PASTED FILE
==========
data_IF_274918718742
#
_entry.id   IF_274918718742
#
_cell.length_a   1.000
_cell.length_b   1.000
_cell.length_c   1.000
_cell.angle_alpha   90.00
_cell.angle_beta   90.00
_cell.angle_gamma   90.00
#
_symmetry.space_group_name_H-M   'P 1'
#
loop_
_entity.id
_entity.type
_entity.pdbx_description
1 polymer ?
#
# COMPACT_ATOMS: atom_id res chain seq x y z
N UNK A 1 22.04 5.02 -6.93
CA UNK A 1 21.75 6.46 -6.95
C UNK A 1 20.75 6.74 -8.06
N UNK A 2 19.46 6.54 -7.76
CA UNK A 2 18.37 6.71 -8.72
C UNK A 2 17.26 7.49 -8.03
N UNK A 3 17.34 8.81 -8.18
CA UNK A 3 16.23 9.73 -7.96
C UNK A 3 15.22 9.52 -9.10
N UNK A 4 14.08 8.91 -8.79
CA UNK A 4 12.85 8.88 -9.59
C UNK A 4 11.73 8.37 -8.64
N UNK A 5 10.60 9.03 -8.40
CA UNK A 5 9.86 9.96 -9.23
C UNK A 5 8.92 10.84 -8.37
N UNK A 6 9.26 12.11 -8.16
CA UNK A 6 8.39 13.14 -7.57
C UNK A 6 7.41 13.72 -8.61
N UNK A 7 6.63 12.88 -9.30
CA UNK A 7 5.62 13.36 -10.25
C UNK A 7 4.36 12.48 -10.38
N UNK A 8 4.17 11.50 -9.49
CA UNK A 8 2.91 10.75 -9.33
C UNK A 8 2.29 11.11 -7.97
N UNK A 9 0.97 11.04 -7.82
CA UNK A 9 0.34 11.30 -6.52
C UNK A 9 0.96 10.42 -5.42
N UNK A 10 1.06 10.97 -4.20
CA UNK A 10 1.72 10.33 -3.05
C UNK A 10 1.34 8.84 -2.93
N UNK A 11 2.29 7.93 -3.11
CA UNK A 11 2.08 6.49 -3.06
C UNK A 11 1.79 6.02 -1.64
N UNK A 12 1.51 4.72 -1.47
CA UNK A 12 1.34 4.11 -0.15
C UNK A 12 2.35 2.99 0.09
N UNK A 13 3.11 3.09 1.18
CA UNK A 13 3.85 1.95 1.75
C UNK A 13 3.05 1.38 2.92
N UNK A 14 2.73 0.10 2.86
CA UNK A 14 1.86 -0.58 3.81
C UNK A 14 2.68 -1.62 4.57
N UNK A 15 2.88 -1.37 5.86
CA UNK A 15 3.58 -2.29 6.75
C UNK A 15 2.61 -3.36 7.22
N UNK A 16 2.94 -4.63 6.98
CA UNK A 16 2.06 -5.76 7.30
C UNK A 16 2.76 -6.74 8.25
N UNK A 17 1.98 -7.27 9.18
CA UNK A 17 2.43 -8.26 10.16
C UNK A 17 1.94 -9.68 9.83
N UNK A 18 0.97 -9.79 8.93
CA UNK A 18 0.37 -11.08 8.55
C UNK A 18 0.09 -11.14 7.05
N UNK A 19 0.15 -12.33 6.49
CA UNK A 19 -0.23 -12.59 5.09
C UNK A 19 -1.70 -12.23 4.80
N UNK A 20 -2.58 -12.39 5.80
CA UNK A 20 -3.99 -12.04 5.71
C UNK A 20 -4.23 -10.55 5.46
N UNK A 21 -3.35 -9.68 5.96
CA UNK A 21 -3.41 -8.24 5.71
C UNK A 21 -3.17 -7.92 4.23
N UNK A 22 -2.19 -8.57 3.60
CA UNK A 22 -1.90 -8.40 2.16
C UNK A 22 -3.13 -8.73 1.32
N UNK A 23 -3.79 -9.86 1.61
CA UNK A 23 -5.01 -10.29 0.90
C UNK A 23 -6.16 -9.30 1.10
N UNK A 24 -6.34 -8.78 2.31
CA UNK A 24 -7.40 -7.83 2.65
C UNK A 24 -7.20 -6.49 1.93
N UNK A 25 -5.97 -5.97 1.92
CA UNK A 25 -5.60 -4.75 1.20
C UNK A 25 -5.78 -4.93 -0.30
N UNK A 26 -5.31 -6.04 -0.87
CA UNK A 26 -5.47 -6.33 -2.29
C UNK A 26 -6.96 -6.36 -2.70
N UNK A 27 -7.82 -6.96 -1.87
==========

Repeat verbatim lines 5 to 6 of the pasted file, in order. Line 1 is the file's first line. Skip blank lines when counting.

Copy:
_cell.length_a   1.000
_cell.length_b   1.000